The unit brief and prospectus statement back in September suggested that we were going on a journey of scales – working between the realms of the room and the universe to find ways of describing one through the other. We began the year thinking about the fragments of cities we would collect to put in our wunderkammers, using them to create stories and routes to reconfigure and effectively create new cities and contexts. Ultimately we discovered that at certain points in time, a room doesn’t represent the city, it is the city.
As architects we read cities through form, and as much as we may be obsessed with objects, often designing cities by arranging icons, the reality is that we experience the city from the inside out. It is the interior, as a collection of rooms and spaces that define a city.
Diploma 9 worked on a selection of era-defining interiors, such as Studio 54, Warhol’s Factory, the Barcelona Pavilion, Cabaret Voltaire, Schwitters’ Merzbau and others. Within these we examined their spaces as well as their cultural legacies. Our goal was heroic: to spend an entire year working on a single room. We took this ambition to an extreme and developed not only a single room serving as a larger thesis, but also a single, definitive drawing developed in order to describe the universe within this interior. Elena’s room is a narcisist’s city that follows its inhabitant much like the eyes of a portrait. Antoine’s blockbuster movie distils an elaborate alternative world of Mies. Manijeh’s cyclical quest for urbanity folds one room inside another. Geoffrey empowers the frame to define both his interior and the comic. Through each of these examples, architectural proposals can be seen to seek broader cultural context as well as depth, revealing along the way how the complexities of architectural imagination are reducible to single, self-contained worlds.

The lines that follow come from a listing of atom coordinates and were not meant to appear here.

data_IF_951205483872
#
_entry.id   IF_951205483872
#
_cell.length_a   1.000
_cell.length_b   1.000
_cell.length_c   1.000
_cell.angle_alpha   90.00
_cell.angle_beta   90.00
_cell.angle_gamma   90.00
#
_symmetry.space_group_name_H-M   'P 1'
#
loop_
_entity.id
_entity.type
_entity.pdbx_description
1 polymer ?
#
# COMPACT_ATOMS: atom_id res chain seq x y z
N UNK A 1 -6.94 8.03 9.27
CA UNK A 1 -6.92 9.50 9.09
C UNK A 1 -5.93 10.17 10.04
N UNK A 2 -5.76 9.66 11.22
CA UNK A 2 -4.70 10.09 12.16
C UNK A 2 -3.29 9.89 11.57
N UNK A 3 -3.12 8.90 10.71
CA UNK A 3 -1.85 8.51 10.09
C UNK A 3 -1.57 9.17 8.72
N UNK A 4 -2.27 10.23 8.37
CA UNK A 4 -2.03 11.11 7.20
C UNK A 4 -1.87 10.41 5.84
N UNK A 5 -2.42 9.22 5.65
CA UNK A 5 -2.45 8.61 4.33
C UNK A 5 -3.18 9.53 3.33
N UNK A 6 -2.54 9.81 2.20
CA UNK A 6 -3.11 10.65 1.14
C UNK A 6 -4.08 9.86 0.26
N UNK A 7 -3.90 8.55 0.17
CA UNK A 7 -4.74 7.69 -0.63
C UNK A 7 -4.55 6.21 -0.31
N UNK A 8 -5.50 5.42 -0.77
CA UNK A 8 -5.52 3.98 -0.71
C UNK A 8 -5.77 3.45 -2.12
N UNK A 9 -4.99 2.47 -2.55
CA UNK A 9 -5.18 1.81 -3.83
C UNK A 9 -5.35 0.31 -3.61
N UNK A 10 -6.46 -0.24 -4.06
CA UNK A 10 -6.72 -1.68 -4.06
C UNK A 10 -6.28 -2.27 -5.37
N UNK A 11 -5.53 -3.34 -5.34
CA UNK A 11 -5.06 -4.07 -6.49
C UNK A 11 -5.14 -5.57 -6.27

Special thanks to
& TS team
Peter Keiff & team
Many thanks to our critics and collaborators
Barbara Ann Campbell-Lange
Fenna Haakma Wagenaar
Stefano Rabolli Pansera